A preference for informal or social learning amongst leaders and managers has been revealed as part of a new study on leadership development. The research, carried out by GoodPractice, aims to highlight the key challenges faced by managers in UK organisations today, where they go for support and to understand the effectiveness of the support they receive.
The biggest challenge faced by leaders and managers the study found relates to having difficult conversations with team members. This ranked far ahead of all other issues discussed in the research with over half the participants citing it as a challenging area. Managing the capability and (under) performance of teams and dealing with resistance to change were also highlighted as key challenges.
When presented with these and other difficult situations, leaders have access to a variety of resources to support them. Increasingly these are technology-based tools such as Learning Management Systems, but corporate intranets received negative ratings with many singled out for ‘poor structure’ and ‘dry, uninspiring content’.
More than half the leaders surveyed revealed a strong preference for informal learning and support. Activities such as face-to-face or telephone discussions with peers, senior management and subject matter experts were popular choices in times of need. Participants highly rated social learning methods such as peer-to-peer coaching, on-the-job learning and tapping into informal hubs of expertise in order to share their experiences and highlight best practice.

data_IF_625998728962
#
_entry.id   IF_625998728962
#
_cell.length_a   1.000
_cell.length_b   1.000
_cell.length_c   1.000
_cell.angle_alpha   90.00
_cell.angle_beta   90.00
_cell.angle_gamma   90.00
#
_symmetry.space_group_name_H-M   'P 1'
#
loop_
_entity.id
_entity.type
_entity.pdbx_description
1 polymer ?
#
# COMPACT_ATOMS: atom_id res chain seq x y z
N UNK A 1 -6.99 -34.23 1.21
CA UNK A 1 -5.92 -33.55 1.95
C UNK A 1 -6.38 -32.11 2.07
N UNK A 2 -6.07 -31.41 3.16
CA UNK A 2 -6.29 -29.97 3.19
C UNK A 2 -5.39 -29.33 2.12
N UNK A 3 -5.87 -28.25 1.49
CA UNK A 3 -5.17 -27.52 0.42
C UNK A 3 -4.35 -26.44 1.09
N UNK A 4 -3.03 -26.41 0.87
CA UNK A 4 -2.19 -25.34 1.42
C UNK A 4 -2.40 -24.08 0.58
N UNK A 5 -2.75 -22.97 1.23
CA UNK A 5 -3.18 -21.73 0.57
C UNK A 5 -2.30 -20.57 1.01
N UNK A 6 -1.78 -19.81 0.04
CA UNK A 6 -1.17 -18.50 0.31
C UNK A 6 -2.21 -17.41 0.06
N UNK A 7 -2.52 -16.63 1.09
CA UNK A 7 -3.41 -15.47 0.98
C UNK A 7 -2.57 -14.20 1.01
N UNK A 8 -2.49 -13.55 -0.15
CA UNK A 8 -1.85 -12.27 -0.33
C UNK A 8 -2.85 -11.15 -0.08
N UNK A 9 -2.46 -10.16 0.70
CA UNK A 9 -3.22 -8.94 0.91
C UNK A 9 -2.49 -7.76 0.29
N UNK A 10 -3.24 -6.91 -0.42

‘This strong tendency to opt for informal learning is at odds with the perceptions of learning and development professionals’ comments GoodPractice CEO, Peter Casebow. ‘L&D provision still often relies on traditional methods of workplace learning such as formal courses and classroom instruction. This implies an imbalance between what learners want and what L&D is currently providing which needs to be addressed. We need to nurture internal networks and communities of practice and develop high quality resources to support more informal ways of learning.’
Nigel Paine, Strategic Advisor on Leadership and Talent Development who contributed to the research design explains ‘GoodPractice has done us all a great service by confronting us with what managers actually do to develop themselves and what they like best and get the most out of. More formal programmes of learning are not dead but they are harder to access and rarely coincide with the moment of need.’
He continues, ‘This is the age of informal learning and that can happen face-to-face, inside or outside an organisation or in myriad ways online. If you are in leadership development, then read this report.’
The research is an in-depth, qualitative study and the full report is released today, freely available here.